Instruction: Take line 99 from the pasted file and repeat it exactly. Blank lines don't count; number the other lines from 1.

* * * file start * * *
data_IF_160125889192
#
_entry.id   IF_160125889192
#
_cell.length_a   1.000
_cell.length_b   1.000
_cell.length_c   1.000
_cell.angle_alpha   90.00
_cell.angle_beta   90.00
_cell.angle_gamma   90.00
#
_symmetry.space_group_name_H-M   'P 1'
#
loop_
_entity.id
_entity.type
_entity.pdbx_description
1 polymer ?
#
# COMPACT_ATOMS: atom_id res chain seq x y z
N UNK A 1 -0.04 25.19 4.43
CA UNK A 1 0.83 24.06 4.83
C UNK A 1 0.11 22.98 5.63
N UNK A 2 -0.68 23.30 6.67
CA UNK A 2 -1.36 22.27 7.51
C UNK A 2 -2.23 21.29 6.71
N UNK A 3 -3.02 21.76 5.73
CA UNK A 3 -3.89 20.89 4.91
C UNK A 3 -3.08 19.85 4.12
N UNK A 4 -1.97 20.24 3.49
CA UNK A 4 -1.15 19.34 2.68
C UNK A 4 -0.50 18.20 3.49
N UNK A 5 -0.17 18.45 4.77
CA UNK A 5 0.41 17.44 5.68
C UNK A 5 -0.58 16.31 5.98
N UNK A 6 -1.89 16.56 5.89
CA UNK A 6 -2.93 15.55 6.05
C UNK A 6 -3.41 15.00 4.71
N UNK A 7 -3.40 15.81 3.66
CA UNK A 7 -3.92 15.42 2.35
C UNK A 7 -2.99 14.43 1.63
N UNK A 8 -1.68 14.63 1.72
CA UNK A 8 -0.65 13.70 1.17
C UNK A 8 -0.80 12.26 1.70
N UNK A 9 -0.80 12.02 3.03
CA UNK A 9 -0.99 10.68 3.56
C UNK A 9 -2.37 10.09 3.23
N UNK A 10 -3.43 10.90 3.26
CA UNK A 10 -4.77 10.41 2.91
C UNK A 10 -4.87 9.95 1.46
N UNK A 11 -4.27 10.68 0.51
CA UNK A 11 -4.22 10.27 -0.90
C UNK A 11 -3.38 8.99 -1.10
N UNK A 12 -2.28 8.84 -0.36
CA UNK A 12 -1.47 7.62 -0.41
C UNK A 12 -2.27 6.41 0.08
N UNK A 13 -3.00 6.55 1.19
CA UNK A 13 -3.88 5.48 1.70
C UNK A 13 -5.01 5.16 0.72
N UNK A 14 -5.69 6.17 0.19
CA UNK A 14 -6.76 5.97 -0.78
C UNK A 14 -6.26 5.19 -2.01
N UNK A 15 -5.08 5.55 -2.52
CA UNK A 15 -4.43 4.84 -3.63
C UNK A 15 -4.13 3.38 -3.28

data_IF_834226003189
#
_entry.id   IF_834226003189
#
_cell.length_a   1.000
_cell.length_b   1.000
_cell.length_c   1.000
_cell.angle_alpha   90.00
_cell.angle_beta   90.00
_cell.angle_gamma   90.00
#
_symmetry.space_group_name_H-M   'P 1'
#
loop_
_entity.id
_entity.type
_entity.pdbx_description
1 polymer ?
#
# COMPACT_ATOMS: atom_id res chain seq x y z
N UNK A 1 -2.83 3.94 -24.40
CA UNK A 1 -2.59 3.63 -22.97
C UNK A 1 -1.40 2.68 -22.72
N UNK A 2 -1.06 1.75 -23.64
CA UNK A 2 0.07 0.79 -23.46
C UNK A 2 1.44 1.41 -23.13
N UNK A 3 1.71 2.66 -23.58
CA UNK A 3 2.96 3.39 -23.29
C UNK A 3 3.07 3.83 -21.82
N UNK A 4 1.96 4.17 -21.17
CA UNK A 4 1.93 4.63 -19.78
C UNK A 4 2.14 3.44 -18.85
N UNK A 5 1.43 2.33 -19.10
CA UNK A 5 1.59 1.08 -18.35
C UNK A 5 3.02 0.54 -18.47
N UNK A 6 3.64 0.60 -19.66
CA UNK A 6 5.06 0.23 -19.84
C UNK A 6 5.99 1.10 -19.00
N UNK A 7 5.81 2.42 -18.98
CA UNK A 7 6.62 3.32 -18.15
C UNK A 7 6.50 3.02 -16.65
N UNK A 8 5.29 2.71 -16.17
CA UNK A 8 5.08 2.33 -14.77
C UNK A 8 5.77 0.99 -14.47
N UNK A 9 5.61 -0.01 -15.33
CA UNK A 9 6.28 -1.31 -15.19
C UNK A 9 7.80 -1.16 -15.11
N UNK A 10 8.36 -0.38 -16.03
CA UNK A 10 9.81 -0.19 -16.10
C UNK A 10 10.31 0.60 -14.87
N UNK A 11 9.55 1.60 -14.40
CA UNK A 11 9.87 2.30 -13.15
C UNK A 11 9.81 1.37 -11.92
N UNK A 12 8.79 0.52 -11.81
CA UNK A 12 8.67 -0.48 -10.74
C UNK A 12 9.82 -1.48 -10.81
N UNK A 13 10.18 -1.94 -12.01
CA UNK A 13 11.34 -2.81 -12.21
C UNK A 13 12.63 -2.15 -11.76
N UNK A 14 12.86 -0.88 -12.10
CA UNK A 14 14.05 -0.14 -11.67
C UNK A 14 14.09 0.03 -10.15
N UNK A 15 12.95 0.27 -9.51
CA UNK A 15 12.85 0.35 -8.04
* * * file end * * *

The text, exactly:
CA UNK A 5 1.59 1.08 -18.35